If it wasn’t time for dinner, I would have re-dipped everything to add another layer of color, instead, with a roomful of hungry family looking at me (it was now 6 pm – this took all day!), I opened the drain and let the dye go.

My favorite, most satisfying days are the ones where I get lost in a project and lose all sense of time. Trying my hand at making dye extracted from plants I grew in my yard provided for one of those exciting and memorable days. Please write a comment if you have anything to add to this epic post. I still have so much to learn about growing plants and making natural dyes.

A Good Book
For a good read about the history of indigo farming and dyeing in Colonial America, I suggest, The Indigo Girl, by Natasha Boyd. The book tells the story of Eliza Pinckney, who, as a young, industrious farmer learned to successfully grow indigo in South Carolina. It’s a page-turner.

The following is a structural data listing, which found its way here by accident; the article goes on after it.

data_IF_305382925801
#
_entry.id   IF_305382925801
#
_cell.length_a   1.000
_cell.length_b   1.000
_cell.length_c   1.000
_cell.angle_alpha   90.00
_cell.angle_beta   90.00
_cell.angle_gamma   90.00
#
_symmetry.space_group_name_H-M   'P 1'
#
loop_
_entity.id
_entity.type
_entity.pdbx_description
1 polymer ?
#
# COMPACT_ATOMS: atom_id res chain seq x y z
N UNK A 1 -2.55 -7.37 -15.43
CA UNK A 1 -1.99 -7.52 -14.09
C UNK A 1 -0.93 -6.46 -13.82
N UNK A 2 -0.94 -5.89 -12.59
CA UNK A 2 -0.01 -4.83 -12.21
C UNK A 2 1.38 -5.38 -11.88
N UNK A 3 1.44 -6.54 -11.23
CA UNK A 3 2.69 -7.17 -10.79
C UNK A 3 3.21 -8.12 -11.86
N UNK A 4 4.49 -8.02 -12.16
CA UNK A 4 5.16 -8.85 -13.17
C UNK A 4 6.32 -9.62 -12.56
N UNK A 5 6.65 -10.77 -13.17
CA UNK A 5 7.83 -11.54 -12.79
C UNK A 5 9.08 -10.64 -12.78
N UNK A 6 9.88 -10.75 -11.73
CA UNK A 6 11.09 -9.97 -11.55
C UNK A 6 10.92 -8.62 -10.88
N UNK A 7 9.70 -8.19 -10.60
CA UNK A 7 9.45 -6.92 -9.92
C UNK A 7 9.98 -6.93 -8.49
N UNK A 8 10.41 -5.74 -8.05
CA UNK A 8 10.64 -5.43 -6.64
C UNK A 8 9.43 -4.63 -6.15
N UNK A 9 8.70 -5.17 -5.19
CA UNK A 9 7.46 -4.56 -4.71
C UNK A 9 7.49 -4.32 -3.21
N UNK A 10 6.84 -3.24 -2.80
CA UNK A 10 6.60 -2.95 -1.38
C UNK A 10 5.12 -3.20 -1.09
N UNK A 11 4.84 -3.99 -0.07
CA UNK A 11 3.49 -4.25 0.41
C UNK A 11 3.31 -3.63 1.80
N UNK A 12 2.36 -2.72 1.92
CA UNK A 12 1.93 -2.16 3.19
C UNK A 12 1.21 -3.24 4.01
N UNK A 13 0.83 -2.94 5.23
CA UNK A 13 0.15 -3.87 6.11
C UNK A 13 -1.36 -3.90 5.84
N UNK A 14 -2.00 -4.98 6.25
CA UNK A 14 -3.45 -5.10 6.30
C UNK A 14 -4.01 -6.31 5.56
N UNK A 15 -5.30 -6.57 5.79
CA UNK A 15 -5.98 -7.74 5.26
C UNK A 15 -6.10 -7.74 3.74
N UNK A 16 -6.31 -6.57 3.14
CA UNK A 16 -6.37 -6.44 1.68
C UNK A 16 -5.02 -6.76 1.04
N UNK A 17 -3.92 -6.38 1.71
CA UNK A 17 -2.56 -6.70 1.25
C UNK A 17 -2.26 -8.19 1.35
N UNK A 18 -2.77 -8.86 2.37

One last indigo image: the inspiration for this indigo journey started during our trip to India in February. Little did I know, when I took this photo of an IndiGo Airlines bus from our airplane window in New Dehli, how far my curiosity about this rich color would take me.

Related Posts
Making Homemade Plant-Based Dyes
Group Project: A Shibori Dyed Quilt
Morning Rounds in the Garden, July
To Dye For: Making Naturally Dyed Easter Eggs
Learning How to Block Print in Jaipur (India, Part 2)
Shopping for a Saree in South India

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© 2014-2018 Judy Wright. All rights reserved. Photos, videos, and text may only be reproduced with the written consent of Judy Wright.

How to Make Plant-Based Dyes

This is a story about how one thing led to another.

In April 2015, I wrote a post about using vegetables to make homemade dyes for Easter eggs. It seemed like everyone on Instagram was doing it and I wanted in on the action. You can read about it here. It was exciting to produce gorgeous colorful dyes from “scratch.”

These are the colors I made by boiling vegetables in water.
Red/Purple cabbage produced the blue color. That was a nice surprise!
Yellow onion skins made the orange.
Red onion skins made the brownish-red color.
Red beets made the deep fuschia.